Weekend links 323

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Mescaline Woods (1969) by Gage Taylor.

• The soundtrack to The Man Who Fell to Earth will be released for the first time next month in a double-disc set (CD & vinyl). This isn’t, as some people have hoped, David Bowie’s unheard music for the film, but a collection of the pre-existing songs and other pieces, plus the original compositions by John Phillips. Consequence of Sound has a track list.

• At Scream Addicts: Joe R. Lansdale talks about the only film adaptation of Shirley Jackson’s The Haunting of Hill House that you need to see: the 1963 version directed by Robert Wise.

• The new wave of new age: How music’s most maligned genre finally became cool by Adam Bychawski.

• Transmissions From The Abyss: Dark ambient music for the perfect headspace by S. Elizabeth.

Jason Farrago reviews Art Aids America, an exhibition at the Bronx Museum, New York.

Curse Go Back: a limited reissue of tape experiments by William Burroughs.

Samuel Wigley on Notorious at 70: toasting Hitchcock’s dark masterpiece.

Toyah Willcox remembers working with Derek Jarman on The Tempest.

• “Why are musicians so obsessed with David Lynch?” asks Selim Bulut.

• Read the original 32-page programme for Fritz Lang’s Metropolis.

David Parkinson chooses 10 essential films starring Oliver Reed.

• Mixes of the week: The Sounds of the Dawn NTS radio shows.

Keith Haring envisions Manhattan as a kingdom of penises.

Frank Guan on Massive Attack’s Blue Lines, 25 years on.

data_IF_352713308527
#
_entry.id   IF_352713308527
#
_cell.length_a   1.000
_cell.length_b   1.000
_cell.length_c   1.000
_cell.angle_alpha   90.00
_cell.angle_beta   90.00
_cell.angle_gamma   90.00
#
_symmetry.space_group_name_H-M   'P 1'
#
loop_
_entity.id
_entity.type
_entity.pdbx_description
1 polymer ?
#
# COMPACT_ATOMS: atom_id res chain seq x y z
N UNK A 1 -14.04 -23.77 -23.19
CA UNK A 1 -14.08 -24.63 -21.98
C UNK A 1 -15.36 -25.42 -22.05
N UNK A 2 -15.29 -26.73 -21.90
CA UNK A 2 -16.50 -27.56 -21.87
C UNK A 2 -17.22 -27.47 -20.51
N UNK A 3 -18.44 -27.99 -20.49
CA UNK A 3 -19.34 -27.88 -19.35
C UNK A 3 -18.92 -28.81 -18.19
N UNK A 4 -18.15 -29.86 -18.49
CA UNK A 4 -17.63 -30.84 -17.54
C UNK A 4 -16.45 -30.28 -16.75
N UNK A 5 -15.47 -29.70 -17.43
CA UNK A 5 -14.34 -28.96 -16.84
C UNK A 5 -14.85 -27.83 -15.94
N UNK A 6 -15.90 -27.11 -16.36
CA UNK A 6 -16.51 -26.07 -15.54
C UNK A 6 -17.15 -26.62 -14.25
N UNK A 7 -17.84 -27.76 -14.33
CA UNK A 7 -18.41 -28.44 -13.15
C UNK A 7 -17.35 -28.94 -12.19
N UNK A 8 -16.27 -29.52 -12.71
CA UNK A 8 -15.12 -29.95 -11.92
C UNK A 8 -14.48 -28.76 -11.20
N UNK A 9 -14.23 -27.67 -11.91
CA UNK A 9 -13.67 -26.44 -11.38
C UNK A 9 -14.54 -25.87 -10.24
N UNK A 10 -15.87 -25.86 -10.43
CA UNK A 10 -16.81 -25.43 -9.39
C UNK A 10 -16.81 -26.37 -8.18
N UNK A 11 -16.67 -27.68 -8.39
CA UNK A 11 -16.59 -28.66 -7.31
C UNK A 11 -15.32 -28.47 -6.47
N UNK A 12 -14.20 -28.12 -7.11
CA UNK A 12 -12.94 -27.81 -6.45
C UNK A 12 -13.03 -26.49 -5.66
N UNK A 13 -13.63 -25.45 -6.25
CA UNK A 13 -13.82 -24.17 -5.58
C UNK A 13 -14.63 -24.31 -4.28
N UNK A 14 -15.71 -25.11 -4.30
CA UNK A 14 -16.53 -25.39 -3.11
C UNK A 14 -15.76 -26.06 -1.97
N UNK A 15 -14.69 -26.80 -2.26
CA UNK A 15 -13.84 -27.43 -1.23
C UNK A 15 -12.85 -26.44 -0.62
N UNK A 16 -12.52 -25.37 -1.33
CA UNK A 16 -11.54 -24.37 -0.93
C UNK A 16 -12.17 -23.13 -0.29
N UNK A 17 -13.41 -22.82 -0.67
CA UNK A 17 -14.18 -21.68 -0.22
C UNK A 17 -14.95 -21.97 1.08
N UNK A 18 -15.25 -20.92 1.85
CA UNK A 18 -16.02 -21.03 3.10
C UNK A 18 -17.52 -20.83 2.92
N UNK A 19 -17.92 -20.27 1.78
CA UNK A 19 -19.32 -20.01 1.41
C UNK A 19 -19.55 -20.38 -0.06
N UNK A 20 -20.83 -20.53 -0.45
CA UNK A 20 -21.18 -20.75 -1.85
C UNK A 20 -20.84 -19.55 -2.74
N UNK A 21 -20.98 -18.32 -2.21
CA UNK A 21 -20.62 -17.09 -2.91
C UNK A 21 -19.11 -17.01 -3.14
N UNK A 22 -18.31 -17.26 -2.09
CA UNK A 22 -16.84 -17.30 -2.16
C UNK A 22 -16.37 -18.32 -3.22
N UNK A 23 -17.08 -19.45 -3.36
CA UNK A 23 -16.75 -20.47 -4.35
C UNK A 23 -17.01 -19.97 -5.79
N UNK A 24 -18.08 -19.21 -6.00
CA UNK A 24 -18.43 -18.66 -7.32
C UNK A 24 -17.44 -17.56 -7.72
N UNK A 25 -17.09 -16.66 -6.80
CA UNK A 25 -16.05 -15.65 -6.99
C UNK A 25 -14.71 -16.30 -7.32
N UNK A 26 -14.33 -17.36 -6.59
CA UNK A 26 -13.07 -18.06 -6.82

Honky Tonk Pts 1 & 2 (1956) by Bill Doggett | I’ve Told Every Little Star (1961) by Linda Scott | I’m Deranged (1995) by David Bowie

Weekend links 107

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Le Faune (1923) by Carlos Schwabe.

• “When I recently attended a conference in China, many of the presenters left their papers on the cloud—Google Docs, to be specific. You know how this story ends: they got to China and there was no Google. Shit out of luck. Their cloud-based Gmail was also unavailable, as were the cloud lockers on which they had stored their rich media presentations.” Ubuweb’s Kenneth Goldsmith on why he doesn’t trust the Cloud.

• “I’m a poet and Britain is not a land for poets anymore.” A marvellous interview with the great Lindsay Kemp at Dangerous Minds. Subjects include all that you’d hope for: Genet, Salomé, David Bowie, Ken Russell, Derek Jarman, The Wicker Man and “papier maché giant cocks”.

• “As early as the 1950s, Maurice Richardson wrote a Freudian analysis which concluded that Dracula was ‘a kind of incestuous-necrophilious, oral-anal-sadistic all-in wrestling match’.” Christopher Frayling on the Bram Stoker centenary.

Björk gets enthused by (among other things) Leonora Carrington, The Hour-Glass Sanatorium and Alejandro Jodorowsky’s YouTube lectures.

• Before Fritz Lang’s Metropolis there was Algol – Tragödie der Macht (1920). Strange Flowers investigates.

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David Marsh recreates famous album covers using Adobe Illustrator’s Pantone swatches.

• New titles forthcoming from Strange Attractor Press. Related: an interview with SAP allies Cyclobe.

• 960 individual slabs of vinyl make an animated waveform for Benga’s I Will Never Change.

• An exhibition of works by Stanislav Szukalksi at Varnish Fine Art, San Francisco,

Keith Haring‘s erotic mural for the NYC LGBT Community Center is restored.

The Situationist Times (1962–1967) is resurrected at Boo-Hooray.

• Doors Closing Slowly: Derek Raymond‘s Factory Novels.

Will Wilkinson insists that fiction isn’t good for you.

• More bookplates at BibliOdyssey and 50 Watts.

The Top 25 Psychedelic Videos of All Time.

Flannery O’Connor: cartoonist.

• RIP Adam Yauch.

• Their finest moment: Sabotage (1994) by Beastie Boys.